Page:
After Japanese regulators turned away the partners’ submission for a new cell-culture flu vaccine, Astellas has pulled the plug on a collaboration with UMN Pharma.
UMN said it’s “regrettable” the companies can no longer work together to push the vaccine, Protein Sciences’ Flublok, to the market in Japan. The pharmas first linked up back in 2010.
The shot had previously met its endpoints in a phase 3 trial, according to a release from UMN, and development partner Astellas submitted a marketing application to Japanese health authorities in May 2014. The Pharmaceuticals and Medical Devices Agency considered the risks and benefits, and notified Astellas that it would not further conduct its review; Astellas moved to withdraw the app.
UMN Pharma “strongly disagrees” with the PMDA’s assessment, saying it believes the agency “ignored or did not understand” the “compelling evidence of superior safety and efficacy … that should have resulted in licensure.”
UMN has a license to Protein Sciences’ Flublok in Japan, China, Korea, Hong Kong, Taiwan and Singapore, according to a recent release. A joint venture partially owned by UMN is set to manufacture the shot for the U.S. under a deal reached early last year.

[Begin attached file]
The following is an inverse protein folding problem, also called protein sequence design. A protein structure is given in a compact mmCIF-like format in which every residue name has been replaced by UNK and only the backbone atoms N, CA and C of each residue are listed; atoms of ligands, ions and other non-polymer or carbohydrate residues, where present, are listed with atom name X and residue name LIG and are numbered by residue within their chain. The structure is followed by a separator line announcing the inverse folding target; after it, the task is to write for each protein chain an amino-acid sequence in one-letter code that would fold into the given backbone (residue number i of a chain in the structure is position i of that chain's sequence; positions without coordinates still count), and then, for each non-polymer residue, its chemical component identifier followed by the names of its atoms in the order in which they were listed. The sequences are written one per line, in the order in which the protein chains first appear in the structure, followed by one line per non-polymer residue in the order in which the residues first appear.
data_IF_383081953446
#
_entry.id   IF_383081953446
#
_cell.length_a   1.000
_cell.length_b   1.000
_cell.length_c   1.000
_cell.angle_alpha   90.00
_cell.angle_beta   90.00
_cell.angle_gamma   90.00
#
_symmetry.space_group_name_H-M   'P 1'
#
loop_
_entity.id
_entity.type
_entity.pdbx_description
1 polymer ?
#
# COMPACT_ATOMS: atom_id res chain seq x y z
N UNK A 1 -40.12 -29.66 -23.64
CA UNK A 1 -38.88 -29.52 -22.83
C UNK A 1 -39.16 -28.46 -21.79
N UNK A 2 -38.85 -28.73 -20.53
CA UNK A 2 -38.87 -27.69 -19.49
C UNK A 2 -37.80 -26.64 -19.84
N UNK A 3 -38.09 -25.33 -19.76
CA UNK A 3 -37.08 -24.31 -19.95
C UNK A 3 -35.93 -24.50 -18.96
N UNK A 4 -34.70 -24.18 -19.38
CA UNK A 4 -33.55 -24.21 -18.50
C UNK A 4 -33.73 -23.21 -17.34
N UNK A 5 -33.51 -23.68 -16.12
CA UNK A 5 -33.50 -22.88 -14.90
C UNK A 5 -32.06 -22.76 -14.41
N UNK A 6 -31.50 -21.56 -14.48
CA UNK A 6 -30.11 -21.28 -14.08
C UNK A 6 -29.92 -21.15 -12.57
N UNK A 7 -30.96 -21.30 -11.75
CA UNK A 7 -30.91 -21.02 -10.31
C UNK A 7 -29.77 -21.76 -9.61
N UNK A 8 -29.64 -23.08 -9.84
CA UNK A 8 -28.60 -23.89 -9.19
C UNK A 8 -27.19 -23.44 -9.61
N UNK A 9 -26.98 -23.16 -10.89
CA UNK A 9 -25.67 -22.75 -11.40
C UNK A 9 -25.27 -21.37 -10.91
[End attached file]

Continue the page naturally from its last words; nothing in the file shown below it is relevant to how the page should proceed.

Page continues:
In the U.S., Protein Sciences has big ambitions for its flu vaccine technology. As CEO Manon Cox recently told FiercePharma, the company believes it’ll be the “product of choice in time.” The company is hoping to “take over” a flu vaccine market dominated by pharma giants Sanofi and GlaxoSmithKline.
Indeed, as the market evolves, smaller companies are poised to carve out a “sizable” share, according to GlobalData analysts. The firm recently said that biotechs such as Protein Sciences, Mitsubishi Tanabe and Novavax will be able to claim at least one-quarter of total flu vaccine sales with new cell manufacturing technology.
After canceling the UMN deal, Astellas will write off the investment with a 4 billion yen impairment charge—nearly $35 million—in its upcoming financial statements. When the separation is complete, the technology will transfer back to UMN.
From there, UMN said it’ll decide whether to reapply for licensing in Japan “after assessing the feasibility including costs and time.”